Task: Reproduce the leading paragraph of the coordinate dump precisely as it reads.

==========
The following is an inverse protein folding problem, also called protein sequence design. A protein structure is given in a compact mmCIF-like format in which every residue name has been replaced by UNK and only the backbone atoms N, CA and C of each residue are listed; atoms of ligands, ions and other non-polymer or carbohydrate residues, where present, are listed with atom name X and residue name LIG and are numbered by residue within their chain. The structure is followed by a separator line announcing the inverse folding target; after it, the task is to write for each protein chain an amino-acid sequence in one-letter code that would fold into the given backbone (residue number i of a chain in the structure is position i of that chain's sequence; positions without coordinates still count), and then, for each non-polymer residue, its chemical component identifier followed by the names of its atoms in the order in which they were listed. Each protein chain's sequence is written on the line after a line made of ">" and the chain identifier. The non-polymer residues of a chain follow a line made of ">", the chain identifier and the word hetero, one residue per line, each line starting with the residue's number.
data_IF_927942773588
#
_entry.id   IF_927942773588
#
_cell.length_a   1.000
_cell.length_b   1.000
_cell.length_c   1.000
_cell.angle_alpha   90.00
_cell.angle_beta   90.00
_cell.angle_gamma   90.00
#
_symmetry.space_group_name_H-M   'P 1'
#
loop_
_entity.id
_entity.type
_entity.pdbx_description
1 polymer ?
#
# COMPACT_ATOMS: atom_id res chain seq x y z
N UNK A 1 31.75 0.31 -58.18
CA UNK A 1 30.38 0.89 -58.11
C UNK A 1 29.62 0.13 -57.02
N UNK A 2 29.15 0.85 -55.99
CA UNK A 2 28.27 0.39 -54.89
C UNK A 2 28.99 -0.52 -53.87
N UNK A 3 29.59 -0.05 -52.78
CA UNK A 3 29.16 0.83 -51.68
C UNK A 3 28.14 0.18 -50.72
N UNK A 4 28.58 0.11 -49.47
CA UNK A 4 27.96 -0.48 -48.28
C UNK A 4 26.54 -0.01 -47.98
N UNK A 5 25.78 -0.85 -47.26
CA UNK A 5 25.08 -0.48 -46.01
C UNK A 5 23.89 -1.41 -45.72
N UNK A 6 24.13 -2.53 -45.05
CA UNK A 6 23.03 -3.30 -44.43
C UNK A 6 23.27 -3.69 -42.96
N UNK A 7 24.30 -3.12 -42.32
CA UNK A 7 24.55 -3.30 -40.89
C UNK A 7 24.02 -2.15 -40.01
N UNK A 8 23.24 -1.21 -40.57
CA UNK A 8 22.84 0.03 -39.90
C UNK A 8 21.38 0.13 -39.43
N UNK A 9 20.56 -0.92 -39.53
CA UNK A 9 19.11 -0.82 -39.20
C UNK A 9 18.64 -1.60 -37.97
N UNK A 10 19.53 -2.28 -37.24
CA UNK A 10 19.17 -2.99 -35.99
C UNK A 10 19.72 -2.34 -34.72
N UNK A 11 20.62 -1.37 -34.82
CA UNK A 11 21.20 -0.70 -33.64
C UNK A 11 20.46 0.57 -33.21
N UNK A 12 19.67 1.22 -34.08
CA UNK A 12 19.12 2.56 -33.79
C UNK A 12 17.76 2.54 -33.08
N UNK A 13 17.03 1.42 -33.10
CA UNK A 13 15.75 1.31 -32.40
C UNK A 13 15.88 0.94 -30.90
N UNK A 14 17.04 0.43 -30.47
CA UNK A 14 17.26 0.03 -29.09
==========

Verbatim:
The following is an inverse protein folding problem, also called protein sequence design. A protein structure is given in a compact mmCIF-like format in which every residue name has been replaced by UNK and only the backbone atoms N, CA and C of each residue are listed; atoms of ligands, ions and other non-polymer or carbohydrate residues, where present, are listed with atom name X and residue name LIG and are numbered by residue within their chain. The structure is followed by a separator line announcing the inverse folding target; after it, the task is to write for each protein chain an amino-acid sequence in one-letter code that would fold into the given backbone (residue number i of a chain in the structure is position i of that chain's sequence; positions without coordinates still count), and then, for each non-polymer residue, its chemical component identifier followed by the names of its atoms in the order in which they were listed. Each protein chain's sequence is written on the line after a line made of ">" and the chain identifier. The non-polymer residues of a chain follow a line made of ">", the chain identifier and the word hetero, one residue per line, each line starting with the residue's number.